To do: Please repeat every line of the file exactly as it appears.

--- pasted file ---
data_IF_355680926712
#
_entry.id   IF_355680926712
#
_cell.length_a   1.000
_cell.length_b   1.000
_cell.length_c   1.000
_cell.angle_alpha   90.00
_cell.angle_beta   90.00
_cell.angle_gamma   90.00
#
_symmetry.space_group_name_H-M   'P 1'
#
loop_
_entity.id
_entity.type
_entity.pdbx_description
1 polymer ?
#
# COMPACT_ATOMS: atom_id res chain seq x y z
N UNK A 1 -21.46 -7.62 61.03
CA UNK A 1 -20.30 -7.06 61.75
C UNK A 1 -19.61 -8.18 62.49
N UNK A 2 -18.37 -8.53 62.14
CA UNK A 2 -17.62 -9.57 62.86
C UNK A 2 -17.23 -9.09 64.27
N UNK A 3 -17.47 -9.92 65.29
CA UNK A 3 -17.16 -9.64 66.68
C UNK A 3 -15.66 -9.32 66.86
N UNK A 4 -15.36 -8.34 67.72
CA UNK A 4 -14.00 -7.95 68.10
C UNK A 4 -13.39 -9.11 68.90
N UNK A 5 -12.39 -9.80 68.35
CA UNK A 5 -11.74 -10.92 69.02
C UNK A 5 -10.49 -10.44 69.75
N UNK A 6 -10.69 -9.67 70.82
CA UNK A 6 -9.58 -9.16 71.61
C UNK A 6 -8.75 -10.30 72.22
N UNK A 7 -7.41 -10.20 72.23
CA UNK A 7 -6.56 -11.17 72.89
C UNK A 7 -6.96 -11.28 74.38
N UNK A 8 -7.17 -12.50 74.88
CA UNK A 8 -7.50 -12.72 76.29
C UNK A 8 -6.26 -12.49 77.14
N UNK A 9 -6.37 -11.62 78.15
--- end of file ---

data_IF_355680926712
#
_entry.id   IF_355680926712
#
_cell.length_a   1.000
_cell.length_b   1.000
_cell.length_c   1.000
_cell.angle_alpha   90.00
_cell.angle_beta   90.00
_cell.angle_gamma   90.00
#
_symmetry.space_group_name_H-M   'P 1'
#
loop_
_entity.id
_entity.type
_entity.pdbx_description
1 polymer ?
#
# COMPACT_ATOMS: atom_id res chain seq x y z
N UNK A 1 -21.46 -7.62 61.03
CA UNK A 1 -20.30 -7.06 61.75
C UNK A 1 -19.61 -8.18 62.49
N UNK A 2 -18.37 -8.53 62.14
CA UNK A 2 -17.62 -9.57 62.86
C UNK A 2 -17.23 -9.09 64.27
N UNK A 3 -17.47 -9.92 65.29
CA UNK A 3 -17.16 -9.64 66.68
C UNK A 3 -15.66 -9.32 66.86
N UNK A 4 -15.36 -8.34 67.72
CA UNK A 4 -14.00 -7.95 68.10
C UNK A 4 -13.39 -9.11 68.90
N UNK A 5 -12.39 -9.80 68.35
CA UNK A 5 -11.74 -10.92 69.02
C UNK A 5 -10.49 -10.44 69.75
N UNK A 6 -10.69 -9.67 70.82
CA UNK A 6 -9.58 -9.16 71.61
C UNK A 6 -8.75 -10.30 72.22
N UNK A 7 -7.41 -10.20 72.23
CA UNK A 7 -6.56 -11.17 72.89
C UNK A 7 -6.96 -11.28 74.38
N UNK A 8 -7.17 -12.50 74.88
CA UNK A 8 -7.50 -12.72 76.29
C UNK A 8 -6.26 -12.49 77.14
N UNK A 9 -6.37 -11.62 78.15